... 81 percent of Māori now live in urban areas, at least one-third live outside their tribal influence, more than one-quarter do not know their iwi or for some reason do not choose to affiliate with it, at least 70 percent live outside the traditional tribal territory and these will have difficulties, which in many cases will be severe, in both relating to their tribal heritage and in accessing benefits from the settlement. It is also said that many Māori reject tribal affiliation because of a working class unemployed attitude, defiance and frustration. Related but less important factors, are that a hapu may belong to more than one iwi, a particular hapu may have belonged to different iwi at different times, the tension caused by the social and economic power moving from the iwi down rather than from the hapu up, and the fact that many iwi do not recognise spouses and adoptees who do not have kinship links.[15]

In the 2006 census, 16 percent of the 643,977 people who claimed Māori ancestry did not know their iwi. Another 11% did not state their iwi, or only stated a general geographical region or merely gave a canoe-name.[16] The proportion who "don’t know" dropped relative to the previous censuses,[16] perhaps helped by measures such as the "Iwi Helpline".


Some established pan-tribal organizations may also undercut the otherwise important iwi. The Ratana Church, for example, operates across iwi divisions, and the Māori King Movement, although principally Waikato/Tainui, aims to transcend some iwi functions in a wider grouping.

Well-known iwi groups

Prominent iwi include:

See also


  1. ^ Back cover: Ballara, A. (1998). Iwi: The dynamics of Māori tribal organisation from c.1769 to c.1945. Wellington, New Zealand: Victoria University Press.
  2. ^ See also: Durie, A. (1999). Emancipatory Māori education: Speaking from the heart. In S. May (Ed.), Indigenous community education (pp. 67-78). Philadelphia, PA: Multilingual Matters.
  3. ^ See also: Healey, S. M. (2006). The nature of the relationship of the Crown in New Zealand with iwi Māori. Unpublished doctoral dissertation, University of Auckland, New Zealand.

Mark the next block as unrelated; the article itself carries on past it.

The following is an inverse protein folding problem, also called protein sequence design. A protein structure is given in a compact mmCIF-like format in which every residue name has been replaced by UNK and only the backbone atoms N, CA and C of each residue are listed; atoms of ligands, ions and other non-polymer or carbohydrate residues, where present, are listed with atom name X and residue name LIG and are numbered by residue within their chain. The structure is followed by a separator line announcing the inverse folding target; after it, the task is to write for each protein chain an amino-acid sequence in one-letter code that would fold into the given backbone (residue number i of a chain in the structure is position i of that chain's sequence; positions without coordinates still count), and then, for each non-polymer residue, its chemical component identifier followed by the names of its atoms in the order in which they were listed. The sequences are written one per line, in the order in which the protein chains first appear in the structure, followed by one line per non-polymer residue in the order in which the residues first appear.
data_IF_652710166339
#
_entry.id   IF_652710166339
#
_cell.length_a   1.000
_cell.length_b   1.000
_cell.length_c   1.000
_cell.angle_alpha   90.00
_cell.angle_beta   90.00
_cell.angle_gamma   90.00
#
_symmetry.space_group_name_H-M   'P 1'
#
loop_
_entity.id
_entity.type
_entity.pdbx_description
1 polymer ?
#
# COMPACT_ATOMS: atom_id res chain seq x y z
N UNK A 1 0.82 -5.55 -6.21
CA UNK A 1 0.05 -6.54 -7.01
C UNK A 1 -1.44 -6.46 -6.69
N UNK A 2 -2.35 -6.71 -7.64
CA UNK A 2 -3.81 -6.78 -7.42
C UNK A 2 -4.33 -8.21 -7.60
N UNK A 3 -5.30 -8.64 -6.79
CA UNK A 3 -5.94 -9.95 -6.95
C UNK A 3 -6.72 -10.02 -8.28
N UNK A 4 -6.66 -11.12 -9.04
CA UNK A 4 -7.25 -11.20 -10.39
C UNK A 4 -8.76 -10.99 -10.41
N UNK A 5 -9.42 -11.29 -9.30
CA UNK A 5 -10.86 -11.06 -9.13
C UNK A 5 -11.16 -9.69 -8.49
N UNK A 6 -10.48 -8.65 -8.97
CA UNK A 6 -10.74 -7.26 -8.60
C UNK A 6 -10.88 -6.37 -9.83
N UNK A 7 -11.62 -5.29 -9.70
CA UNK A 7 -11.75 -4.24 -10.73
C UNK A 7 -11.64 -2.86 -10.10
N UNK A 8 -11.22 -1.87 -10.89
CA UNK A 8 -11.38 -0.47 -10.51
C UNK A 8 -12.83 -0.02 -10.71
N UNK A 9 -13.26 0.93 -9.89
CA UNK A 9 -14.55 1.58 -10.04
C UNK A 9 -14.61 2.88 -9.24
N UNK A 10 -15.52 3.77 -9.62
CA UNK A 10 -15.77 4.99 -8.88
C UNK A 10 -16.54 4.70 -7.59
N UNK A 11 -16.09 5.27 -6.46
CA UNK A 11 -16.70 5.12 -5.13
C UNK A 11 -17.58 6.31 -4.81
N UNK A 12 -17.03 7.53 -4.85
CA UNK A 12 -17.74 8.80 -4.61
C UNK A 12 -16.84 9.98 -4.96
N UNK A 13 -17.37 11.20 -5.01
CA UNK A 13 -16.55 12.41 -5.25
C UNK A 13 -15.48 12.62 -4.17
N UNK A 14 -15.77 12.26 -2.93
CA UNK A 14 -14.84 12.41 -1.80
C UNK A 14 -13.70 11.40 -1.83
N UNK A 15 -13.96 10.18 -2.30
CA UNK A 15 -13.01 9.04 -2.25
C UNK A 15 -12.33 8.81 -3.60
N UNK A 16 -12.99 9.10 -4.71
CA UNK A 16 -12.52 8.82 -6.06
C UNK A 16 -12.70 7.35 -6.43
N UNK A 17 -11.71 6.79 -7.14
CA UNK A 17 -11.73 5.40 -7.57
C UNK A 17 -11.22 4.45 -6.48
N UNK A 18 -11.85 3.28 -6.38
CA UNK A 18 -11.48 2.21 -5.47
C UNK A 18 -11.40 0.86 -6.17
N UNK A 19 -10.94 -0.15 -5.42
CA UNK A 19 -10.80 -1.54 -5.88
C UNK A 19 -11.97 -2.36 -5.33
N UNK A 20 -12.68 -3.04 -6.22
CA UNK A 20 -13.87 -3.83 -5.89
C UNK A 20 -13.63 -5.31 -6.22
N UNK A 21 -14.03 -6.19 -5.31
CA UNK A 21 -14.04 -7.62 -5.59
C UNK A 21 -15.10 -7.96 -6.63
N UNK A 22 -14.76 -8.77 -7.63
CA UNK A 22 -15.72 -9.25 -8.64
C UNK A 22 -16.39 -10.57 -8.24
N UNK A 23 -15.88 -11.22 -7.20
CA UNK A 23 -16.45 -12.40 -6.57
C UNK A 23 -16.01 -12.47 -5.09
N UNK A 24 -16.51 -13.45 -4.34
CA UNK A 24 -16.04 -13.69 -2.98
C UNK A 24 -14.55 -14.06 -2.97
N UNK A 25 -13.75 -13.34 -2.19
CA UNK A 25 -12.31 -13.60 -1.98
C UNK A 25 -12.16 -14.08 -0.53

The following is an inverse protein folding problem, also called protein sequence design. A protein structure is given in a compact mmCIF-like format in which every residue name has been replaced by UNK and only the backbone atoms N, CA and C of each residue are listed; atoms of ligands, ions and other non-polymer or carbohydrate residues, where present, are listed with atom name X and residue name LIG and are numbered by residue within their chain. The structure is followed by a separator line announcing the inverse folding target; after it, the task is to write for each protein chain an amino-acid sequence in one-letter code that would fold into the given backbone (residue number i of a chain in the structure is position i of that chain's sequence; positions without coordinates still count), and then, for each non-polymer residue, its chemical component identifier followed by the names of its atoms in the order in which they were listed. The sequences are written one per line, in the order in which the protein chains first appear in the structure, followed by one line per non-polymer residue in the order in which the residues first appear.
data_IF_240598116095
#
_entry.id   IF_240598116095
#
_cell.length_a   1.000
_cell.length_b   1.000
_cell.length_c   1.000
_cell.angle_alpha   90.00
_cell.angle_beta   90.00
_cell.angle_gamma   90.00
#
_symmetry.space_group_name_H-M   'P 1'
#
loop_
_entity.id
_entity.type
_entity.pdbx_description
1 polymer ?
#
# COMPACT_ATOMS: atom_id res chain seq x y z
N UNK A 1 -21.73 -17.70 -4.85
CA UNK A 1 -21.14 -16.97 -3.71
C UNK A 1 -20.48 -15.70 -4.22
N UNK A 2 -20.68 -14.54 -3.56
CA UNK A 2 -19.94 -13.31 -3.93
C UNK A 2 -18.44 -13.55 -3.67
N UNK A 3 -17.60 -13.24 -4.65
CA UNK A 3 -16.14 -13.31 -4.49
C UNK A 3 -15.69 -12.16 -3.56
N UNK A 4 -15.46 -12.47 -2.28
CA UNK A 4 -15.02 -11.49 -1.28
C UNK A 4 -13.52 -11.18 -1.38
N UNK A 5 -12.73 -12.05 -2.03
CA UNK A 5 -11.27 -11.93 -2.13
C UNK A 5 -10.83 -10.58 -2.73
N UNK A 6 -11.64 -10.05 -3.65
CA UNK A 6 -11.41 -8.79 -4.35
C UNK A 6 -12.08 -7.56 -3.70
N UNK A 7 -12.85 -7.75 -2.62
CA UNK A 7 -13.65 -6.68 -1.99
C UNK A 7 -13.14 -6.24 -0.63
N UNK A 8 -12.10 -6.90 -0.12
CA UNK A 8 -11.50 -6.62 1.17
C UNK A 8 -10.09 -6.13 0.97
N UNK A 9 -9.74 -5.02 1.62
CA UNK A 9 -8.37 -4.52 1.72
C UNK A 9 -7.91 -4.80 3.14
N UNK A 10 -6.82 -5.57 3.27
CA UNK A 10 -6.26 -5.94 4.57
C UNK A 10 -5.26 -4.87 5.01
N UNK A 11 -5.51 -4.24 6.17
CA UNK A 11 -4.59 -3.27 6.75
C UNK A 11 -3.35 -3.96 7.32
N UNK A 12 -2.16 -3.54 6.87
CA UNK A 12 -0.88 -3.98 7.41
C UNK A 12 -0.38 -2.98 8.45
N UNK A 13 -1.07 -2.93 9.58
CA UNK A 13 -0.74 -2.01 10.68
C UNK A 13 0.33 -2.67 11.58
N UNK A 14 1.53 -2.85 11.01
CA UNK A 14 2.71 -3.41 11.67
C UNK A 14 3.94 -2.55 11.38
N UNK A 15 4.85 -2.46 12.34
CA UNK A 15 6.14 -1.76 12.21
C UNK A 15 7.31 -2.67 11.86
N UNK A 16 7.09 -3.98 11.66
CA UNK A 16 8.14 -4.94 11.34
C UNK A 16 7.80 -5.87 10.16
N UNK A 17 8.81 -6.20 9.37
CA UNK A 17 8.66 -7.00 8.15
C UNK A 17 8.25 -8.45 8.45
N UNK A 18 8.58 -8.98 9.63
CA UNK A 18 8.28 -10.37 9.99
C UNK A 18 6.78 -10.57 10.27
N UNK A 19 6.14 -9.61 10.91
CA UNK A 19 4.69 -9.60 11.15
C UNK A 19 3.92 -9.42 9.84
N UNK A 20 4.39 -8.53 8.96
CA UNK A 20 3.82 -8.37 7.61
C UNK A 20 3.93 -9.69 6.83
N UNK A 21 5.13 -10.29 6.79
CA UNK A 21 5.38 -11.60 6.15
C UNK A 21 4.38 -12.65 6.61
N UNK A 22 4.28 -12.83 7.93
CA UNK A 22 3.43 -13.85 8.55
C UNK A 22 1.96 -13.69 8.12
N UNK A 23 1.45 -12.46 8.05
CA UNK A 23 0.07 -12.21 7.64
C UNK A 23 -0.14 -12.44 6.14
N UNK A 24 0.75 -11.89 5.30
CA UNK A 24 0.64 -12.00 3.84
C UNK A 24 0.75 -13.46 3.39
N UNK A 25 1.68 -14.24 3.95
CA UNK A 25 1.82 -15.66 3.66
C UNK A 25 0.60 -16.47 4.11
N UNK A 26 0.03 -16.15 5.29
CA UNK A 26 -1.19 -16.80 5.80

4. ^ See also: Sharp, A. (1999). What if value and rights lie foundationally in groups? The Maori case. Critical Review of International, Social and Political Philosophy, 2(2), 1–28.
  5. ^ Taylor, R. (1848). A leaf from the natural history of New Zealand, or, A vocabulary of its different productions, &c., &c., with their native names. Retrieved from [1]
  6. ^ White, J. (1887). The ancient history of the Maori, his mythology and traditions. Retrieved from [2]
  7. ^ Smith, S. P. (1910). Maori wars of the nineteenth century; the struggle of the northern against the southern Maori tribes prior to the colonisation of New Zealand in 1840. Retrieved from [3]
  8. ^ Best, E. (1934). The Maori as he was: A brief account of Maori life as it was in pre-European days. Retrieved from [4]
  9. ^ . Retrieved fromThe coming of the MaoriBuck, P. (1949).
  10. ^ Ballara (1998, p. 17)
  11. ^ Ballara (1998, p. 164)
  12. ^ Waitangi Tribunal – About the Reports
  13. ^
  14. ^
  15. ^ , from 2000"Paterson J noted the changes in Maori society since 1840, and in particular urbanisation, which, it had been submitted, meant that an allocation to iwi would not deliver the benefits of the settlement to the beneficiaries. He said (at 320-321)"
  16. ^ a b Table 30, QuickStats About Māori, 2006 Census. Wellington: Statistics New Zealand.

External links

  • Map of tribal areas
  • Te Kāhui Māngai – Directory of Iwi and Māori Organisations
  • Urban Māori article in The New Zealand Herald (details on the creation and rationale for the National Urban Māori Authority)
  • Tribal organisation in Te Ara – the Encyclopedia of New Zealand